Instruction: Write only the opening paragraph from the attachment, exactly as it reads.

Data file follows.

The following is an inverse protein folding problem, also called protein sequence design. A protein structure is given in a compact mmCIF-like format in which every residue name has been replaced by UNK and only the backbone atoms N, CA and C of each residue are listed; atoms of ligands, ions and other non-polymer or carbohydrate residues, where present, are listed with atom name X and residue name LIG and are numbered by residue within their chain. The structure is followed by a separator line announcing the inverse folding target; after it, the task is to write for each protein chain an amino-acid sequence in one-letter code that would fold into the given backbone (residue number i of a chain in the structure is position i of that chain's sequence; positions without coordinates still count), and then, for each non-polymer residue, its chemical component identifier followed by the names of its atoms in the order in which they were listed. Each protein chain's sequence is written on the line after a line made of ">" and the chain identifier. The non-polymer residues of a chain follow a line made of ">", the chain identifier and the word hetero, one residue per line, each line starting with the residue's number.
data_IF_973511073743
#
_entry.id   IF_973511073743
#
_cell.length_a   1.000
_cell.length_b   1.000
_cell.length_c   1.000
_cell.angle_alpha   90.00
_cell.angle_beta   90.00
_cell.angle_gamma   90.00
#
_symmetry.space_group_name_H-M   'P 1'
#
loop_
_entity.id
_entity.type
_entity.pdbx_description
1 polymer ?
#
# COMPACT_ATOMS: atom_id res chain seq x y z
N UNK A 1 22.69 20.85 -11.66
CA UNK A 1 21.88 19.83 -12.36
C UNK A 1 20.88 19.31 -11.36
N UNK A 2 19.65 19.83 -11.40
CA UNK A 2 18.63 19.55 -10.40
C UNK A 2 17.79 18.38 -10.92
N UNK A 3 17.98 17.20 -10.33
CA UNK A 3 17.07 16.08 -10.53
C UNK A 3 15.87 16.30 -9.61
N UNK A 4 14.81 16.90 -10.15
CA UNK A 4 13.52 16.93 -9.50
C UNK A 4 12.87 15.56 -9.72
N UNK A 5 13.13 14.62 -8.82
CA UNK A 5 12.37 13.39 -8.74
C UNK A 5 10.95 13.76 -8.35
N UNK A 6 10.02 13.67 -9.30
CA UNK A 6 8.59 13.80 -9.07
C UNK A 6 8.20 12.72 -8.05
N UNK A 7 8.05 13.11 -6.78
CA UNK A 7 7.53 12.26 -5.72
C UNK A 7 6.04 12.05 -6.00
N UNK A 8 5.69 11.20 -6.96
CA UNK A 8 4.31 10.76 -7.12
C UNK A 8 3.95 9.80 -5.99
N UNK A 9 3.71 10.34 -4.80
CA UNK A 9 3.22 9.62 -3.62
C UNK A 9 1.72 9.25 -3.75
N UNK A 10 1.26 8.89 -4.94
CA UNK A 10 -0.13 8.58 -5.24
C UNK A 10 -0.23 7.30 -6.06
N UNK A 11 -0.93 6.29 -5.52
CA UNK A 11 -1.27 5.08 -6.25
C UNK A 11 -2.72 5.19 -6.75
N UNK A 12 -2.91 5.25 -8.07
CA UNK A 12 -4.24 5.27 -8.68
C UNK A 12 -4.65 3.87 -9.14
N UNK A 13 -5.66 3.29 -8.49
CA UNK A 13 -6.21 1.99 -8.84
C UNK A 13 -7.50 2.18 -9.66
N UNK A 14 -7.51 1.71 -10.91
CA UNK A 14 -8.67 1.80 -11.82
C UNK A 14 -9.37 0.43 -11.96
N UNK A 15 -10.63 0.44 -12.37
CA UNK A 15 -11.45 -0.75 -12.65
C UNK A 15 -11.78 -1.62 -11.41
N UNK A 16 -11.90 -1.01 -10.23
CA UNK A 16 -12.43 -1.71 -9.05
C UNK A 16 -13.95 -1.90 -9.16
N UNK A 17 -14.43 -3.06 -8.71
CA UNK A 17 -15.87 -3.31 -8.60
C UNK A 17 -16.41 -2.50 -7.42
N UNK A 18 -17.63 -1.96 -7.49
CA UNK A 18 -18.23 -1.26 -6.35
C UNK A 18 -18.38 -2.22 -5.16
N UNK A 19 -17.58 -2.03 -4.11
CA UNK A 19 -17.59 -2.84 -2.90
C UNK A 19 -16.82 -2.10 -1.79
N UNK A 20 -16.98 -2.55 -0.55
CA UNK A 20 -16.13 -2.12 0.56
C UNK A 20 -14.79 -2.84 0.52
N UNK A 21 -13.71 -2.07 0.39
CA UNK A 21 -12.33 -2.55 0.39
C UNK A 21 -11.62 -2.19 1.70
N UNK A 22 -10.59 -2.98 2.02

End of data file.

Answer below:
The following is an inverse protein folding problem, also called protein sequence design. A protein structure is given in a compact mmCIF-like format in which every residue name has been replaced by UNK and only the backbone atoms N, CA and C of each residue are listed; atoms of ligands, ions and other non-polymer or carbohydrate residues, where present, are listed with atom name X and residue name LIG and are numbered by residue within their chain. The structure is followed by a separator line announcing the inverse folding target; after it, the task is to write for each protein chain an amino-acid sequence in one-letter code that would fold into the given backbone (residue number i of a chain in the structure is position i of that chain's sequence; positions without coordinates still count), and then, for each non-polymer residue, its chemical component identifier followed by the names of its atoms in the order in which they were listed. Each protein chain's sequence is written on the line after a line made of ">" and the chain identifier. The non-polymer residues of a chain follow a line made of ">", the chain identifier and the word hetero, one residue per line, each line starting with the residue's number.